China on June 20 blocked a proposal by India and the U.S. at the United Nations to designate Pakistan-based LeT terrorist Sajid Mir, wanted for his involvement in the 26/11 Mumbai terror attacks, as a global terrorist.
Beijing blocked the proposal that had been moved by the U.S. and co-designated by India to blacklist Mir under the 1267 Al Qaeda Sanctions Committee of the UN Security Council as a global terrorist and subject him to assets freeze, travel ban and arms embargo.
In September last year, it was learnt that China had put a hold on the proposal to designate Mir at the UN. Beijing has now blocked the proposal.
Mir is one of India's most wanted terrorists and has a bounty of $5 million placed on his head by the U.S. for his role in the 26/11 Mumbai terror attacks.
In June, Mir was jailed for over 15 years in a terror-financing case by an anti-terrorism court in Pakistan. Pakistani authorities had in the past claimed Mir had died, but Western countries remained unconvinced and demanded proof of his death. This issue became a major sticking point in FATF's assessment of Pakistan's progress on the action plan late last year.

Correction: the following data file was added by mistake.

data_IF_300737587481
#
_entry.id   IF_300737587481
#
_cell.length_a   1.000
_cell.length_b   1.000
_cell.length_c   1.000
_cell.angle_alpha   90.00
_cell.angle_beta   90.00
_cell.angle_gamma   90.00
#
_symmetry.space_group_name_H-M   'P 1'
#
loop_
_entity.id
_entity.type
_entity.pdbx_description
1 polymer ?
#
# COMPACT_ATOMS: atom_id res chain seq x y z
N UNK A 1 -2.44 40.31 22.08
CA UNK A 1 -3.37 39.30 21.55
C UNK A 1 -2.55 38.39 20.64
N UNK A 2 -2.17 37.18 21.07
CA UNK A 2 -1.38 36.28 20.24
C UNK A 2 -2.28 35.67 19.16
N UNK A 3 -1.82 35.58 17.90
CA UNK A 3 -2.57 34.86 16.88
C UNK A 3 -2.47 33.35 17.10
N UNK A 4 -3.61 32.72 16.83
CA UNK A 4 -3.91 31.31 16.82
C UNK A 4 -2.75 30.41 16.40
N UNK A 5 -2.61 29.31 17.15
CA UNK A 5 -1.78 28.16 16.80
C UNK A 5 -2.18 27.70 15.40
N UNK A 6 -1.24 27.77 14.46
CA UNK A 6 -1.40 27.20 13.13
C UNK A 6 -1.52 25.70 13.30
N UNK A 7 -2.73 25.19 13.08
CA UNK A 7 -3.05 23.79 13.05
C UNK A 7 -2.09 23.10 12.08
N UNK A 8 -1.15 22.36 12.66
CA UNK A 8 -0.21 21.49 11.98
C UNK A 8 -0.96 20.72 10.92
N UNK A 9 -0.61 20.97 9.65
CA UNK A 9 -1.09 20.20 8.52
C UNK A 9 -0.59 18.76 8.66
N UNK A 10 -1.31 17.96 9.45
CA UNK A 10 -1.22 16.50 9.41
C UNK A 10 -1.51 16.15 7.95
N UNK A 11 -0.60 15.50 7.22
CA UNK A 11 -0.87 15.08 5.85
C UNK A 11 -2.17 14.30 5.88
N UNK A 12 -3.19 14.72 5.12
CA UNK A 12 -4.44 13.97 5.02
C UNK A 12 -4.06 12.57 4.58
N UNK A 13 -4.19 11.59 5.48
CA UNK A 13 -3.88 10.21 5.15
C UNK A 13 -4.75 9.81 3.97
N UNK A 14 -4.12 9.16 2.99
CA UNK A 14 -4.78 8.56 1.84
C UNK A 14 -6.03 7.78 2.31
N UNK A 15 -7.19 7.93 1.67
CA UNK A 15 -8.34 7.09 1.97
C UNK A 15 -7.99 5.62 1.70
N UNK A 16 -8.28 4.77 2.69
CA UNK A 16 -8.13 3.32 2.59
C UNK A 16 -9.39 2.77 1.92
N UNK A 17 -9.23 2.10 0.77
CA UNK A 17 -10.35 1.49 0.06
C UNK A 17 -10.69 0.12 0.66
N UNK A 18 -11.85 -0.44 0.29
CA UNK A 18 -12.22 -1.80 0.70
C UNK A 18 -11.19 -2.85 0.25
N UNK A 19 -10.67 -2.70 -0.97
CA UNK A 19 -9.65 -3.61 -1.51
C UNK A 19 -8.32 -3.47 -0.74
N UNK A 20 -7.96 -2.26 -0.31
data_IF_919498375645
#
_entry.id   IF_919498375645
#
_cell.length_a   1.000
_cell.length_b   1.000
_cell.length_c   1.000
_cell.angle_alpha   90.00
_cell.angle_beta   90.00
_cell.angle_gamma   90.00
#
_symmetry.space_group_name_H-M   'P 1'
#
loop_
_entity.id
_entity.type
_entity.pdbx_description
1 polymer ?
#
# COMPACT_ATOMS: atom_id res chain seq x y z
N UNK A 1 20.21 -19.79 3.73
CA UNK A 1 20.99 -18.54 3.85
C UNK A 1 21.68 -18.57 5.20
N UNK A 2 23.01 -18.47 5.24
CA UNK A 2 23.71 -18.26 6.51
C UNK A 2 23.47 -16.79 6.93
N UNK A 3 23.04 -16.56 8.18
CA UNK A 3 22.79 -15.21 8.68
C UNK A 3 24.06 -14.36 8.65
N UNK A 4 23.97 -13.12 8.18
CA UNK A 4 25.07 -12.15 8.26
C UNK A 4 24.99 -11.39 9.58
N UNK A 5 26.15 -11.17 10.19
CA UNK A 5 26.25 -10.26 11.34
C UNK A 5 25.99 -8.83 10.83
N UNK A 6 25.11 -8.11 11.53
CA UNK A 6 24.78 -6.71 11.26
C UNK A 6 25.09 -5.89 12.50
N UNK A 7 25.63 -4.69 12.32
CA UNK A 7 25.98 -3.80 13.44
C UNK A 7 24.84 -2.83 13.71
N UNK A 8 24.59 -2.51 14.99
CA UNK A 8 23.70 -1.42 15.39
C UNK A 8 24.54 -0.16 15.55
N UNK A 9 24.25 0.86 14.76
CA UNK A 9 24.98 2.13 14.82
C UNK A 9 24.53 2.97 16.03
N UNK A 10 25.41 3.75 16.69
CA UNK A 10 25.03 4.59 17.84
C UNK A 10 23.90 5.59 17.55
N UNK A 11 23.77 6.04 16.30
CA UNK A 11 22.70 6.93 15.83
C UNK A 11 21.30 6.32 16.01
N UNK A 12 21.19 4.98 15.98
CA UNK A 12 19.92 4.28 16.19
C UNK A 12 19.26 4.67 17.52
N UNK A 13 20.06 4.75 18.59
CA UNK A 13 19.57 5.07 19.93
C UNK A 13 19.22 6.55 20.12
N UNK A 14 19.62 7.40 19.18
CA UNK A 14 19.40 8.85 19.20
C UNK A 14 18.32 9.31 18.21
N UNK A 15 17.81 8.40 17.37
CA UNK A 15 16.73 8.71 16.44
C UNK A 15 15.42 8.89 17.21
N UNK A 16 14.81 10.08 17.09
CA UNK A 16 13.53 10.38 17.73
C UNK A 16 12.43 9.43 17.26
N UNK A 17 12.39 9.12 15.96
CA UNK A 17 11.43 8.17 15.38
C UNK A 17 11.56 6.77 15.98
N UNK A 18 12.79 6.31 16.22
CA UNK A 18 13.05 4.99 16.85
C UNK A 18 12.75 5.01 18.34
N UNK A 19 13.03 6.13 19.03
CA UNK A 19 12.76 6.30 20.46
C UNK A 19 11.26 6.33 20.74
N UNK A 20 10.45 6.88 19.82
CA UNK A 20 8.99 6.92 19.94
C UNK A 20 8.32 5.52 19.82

Mir is a senior member of the Pakistan-based LeT and is wanted for his involvement in the November 2008 terrorist attacks in Mumbai.
"Mir was LeT’s operations manager for the attacks, playing a leading role in their planning, preparation, and execution,” the US State Department has said.
Beijing, an all-weather friend of Islamabad, has repeatedly put holds on listings to blacklist Pakistan-based terrorists under the sanctions committee of the UN Security Council.